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|Title:||Sequencing infrastructure development in the "barrios marginales" of Quito, Ecuador: Policy findings of a hedonic price model|
|Author(s):||Simon, Alison G.|
|Doctoral Committee Chair(s):||Knaap, Gerrit J.|
|Department / Program:||Urban and Regional Planning|
|Degree Granting Institution:||University of Illinois at Urbana-Champaign|
Urban and Regional Planning
|Abstract:||Policy makers in less developed countries have responded to the chronic shortage of low income housing by buying land, providing infrastructure, and reselling the land. Recently, this "sites and services" approach has been criticized by scholars who assert that the provision of infrastructure raises land values beyond the reach of low-income residents. For land to remain affordable, these scholars suggest, infrastructure must be provided at the end of the development process, after homeowners have settled on the land. Such a policy has two harmful side effects. First, sequencing infrastructure at the end of the development process takes infrastructure planning out of the development process. Second, sequencing infrastructure at the end of the development process fails to address the major causes of urban diseases in developing countries: lack of water, lack of sanitary systems, lack of garbage disposal, and pollution caused from wood burning stoves.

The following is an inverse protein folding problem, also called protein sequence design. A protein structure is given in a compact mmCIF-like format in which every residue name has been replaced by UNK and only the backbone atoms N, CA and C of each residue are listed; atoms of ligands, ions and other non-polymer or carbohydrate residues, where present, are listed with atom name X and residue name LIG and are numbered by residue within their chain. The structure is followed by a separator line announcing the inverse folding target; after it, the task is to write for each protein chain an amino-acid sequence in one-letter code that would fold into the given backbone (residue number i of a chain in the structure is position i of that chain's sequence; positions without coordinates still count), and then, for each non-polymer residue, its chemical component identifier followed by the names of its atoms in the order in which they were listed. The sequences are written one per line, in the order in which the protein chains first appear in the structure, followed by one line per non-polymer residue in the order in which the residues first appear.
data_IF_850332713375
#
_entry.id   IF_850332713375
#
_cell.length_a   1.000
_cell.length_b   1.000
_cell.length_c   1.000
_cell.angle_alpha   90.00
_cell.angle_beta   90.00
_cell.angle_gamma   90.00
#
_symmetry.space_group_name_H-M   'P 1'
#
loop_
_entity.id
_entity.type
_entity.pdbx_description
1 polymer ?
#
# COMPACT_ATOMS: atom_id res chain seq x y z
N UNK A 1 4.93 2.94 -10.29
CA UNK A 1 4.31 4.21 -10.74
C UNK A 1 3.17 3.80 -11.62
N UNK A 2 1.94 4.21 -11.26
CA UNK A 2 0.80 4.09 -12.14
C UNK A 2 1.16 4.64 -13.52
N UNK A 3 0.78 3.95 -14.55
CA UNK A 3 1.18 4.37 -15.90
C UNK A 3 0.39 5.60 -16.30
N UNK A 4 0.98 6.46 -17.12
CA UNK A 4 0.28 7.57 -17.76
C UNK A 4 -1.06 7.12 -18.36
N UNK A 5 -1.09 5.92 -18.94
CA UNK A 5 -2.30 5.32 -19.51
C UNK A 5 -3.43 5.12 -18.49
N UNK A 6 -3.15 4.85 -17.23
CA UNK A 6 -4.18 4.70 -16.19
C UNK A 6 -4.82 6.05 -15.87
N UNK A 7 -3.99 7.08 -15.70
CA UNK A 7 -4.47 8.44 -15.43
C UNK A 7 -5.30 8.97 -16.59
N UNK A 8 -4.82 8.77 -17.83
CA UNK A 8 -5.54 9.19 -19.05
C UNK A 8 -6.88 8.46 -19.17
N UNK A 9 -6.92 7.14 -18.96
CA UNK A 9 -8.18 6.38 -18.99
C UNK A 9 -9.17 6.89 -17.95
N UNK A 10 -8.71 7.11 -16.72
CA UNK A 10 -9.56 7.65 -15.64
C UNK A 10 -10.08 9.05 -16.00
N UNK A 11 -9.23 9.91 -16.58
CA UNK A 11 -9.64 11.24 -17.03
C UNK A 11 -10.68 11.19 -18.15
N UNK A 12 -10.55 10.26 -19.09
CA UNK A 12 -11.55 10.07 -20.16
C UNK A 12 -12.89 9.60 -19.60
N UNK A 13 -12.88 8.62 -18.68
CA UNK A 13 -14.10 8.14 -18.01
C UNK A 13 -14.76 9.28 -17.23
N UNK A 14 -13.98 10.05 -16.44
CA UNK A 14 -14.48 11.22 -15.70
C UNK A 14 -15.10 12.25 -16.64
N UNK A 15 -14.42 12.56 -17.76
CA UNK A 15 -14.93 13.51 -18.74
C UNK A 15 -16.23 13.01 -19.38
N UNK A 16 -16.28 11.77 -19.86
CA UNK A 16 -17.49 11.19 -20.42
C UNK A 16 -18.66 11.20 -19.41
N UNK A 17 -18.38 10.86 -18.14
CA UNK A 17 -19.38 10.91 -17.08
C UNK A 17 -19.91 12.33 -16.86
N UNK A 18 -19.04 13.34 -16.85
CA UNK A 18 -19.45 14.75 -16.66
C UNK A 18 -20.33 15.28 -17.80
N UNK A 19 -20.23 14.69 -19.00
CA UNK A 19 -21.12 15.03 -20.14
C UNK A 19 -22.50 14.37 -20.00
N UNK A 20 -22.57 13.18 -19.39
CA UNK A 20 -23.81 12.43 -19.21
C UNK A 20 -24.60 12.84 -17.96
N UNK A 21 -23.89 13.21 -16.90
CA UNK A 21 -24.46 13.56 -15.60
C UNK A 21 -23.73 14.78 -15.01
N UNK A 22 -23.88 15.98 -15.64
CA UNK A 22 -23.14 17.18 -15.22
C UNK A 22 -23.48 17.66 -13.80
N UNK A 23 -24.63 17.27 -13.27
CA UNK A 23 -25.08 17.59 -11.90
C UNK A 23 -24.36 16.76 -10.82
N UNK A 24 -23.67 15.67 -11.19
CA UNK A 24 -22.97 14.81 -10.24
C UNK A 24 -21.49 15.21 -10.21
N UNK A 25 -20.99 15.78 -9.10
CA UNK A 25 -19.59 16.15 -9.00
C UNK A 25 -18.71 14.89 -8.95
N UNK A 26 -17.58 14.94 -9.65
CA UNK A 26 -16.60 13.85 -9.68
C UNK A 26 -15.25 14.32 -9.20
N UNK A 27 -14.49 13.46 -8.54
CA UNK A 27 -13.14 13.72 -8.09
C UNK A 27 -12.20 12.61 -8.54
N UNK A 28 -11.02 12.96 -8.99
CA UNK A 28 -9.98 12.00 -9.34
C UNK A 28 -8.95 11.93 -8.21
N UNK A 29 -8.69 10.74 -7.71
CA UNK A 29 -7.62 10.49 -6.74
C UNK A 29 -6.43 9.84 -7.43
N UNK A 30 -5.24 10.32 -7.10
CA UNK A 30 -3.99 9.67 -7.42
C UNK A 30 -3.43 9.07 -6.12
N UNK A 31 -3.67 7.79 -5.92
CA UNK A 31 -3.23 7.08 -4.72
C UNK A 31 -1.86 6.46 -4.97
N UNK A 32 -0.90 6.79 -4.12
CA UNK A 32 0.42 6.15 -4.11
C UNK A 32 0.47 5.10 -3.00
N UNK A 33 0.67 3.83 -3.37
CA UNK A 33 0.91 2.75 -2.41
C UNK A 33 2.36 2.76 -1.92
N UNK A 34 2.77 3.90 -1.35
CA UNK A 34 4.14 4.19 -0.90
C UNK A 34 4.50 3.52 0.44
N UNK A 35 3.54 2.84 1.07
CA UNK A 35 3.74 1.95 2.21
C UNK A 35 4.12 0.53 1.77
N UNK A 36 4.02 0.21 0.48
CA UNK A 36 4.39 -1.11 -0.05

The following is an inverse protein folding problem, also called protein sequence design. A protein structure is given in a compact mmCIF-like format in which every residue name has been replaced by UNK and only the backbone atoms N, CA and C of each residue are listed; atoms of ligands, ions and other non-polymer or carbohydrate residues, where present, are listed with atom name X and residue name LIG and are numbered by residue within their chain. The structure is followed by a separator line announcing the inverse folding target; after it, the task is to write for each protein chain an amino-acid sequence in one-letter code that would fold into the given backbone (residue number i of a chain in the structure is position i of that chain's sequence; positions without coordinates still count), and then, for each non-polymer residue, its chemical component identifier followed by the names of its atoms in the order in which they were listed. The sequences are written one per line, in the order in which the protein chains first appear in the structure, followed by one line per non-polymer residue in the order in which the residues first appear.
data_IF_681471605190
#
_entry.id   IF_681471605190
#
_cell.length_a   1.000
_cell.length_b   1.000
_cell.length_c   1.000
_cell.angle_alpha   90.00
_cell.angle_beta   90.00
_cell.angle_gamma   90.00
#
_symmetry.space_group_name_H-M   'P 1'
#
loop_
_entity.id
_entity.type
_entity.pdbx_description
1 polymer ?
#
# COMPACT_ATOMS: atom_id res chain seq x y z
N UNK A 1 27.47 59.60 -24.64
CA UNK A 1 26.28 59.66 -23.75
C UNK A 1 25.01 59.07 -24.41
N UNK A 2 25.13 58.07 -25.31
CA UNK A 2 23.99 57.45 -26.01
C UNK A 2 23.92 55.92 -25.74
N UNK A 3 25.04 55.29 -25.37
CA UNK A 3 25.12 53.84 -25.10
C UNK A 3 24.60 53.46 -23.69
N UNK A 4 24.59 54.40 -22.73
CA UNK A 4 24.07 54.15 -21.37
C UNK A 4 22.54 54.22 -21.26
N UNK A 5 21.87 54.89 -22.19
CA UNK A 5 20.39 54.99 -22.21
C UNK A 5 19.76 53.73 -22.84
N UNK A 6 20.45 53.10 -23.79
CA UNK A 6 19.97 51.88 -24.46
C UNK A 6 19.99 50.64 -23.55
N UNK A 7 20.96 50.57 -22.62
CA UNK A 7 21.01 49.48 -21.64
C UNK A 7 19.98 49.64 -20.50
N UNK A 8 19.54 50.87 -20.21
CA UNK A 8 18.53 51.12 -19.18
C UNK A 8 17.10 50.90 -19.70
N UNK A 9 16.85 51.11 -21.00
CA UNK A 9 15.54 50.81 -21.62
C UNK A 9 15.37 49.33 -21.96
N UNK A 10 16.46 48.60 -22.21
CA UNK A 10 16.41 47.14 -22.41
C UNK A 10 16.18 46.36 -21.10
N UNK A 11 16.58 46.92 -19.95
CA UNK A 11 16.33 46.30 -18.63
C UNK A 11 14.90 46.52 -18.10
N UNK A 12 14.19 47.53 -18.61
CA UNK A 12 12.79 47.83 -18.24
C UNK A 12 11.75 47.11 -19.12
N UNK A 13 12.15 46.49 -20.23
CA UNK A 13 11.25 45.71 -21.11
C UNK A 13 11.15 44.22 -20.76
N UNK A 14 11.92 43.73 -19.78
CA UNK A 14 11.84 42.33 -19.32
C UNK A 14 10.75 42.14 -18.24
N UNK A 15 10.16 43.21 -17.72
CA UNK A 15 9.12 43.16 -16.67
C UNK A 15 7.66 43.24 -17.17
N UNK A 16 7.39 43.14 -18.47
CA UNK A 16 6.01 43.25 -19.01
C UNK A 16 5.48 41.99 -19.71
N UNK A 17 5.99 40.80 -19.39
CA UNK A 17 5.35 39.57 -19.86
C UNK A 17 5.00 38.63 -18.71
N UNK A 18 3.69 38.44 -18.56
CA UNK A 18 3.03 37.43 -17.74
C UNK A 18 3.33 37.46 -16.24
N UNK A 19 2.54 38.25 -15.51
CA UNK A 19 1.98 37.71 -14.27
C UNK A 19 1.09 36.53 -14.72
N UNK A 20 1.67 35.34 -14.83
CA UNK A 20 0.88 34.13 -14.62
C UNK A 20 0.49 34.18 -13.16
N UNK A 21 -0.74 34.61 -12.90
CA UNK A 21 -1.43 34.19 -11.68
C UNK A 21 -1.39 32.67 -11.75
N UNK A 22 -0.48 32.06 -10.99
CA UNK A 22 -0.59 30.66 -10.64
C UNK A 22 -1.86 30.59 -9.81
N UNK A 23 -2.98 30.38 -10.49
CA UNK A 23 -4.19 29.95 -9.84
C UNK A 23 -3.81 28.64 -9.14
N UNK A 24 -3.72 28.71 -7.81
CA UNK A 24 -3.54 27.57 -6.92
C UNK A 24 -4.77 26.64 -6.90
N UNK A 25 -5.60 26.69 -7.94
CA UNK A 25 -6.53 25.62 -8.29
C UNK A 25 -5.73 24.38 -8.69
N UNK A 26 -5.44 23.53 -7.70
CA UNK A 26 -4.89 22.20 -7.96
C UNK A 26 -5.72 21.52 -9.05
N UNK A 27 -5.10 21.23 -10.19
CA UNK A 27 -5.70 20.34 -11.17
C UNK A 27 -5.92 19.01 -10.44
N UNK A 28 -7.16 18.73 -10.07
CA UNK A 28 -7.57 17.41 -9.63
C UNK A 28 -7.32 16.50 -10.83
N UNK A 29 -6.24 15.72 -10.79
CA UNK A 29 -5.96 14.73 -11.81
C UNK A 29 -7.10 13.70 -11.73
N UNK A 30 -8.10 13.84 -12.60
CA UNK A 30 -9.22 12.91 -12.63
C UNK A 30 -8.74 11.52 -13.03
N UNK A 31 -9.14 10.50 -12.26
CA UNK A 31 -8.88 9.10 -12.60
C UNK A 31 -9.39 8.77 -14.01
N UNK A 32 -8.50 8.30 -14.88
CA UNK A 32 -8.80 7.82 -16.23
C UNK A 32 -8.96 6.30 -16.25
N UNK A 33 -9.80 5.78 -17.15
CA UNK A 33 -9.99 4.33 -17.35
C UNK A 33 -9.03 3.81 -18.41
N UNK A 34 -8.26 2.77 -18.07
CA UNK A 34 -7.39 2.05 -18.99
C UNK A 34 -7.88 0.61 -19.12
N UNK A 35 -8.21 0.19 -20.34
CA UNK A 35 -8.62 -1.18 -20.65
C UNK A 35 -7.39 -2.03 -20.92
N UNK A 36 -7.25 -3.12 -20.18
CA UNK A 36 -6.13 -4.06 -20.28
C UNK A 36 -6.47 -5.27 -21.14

This thesis examines how much infrastructure effects land prices in a less developed country using a simple hedonic price model. Data for the model come from a survey of homeowners and land sellers in three barrios of Quito, Ecuador. With the results of the hedonic price model, the thesis examines the extent to which infrastructure renders housing unaffordable. The findings suggest that providing the full range of infrastructure services may indeed raise land values beyond the reach of low-income households but that one or two pieces of infrastructure might be affordable suggesting the following strategy for providing affordable land and infrastructure services: first, install one piece of infrastructure, then allow settlers to buy and move on the land, then install the last two pieces of infrastructure.
The above strategy for providing infrastructure has two problems: first, it leaves residents without some infrastructure services for a time and second, the value of the delayed infrastructure services may still be capitalized into land values rendering the land unaffordable. To overcome these limitations the following alternative pricing scheme is proposed: install all the infrastructure before settlement but amortize the installation costs over the life of the infrastructure. With this method, the value of infrastructure services equals its cost, land values are not affected, and low income residents are effectively "loaned" the services.
|Rights Information:||Copyright 1995 Simon, Alison G.|
|Date Available in IDEALS:||2011-05-07|
|Identifier in Online Catalog:||AAI9543725|
This item appears in the following Collection(s)
Graduate Dissertations and Theses at Illinois
Graduate Theses and Dissertations at Illinois
Dissertations and Theses - Urban and Regional Planning
Dissertations in Regional Planning
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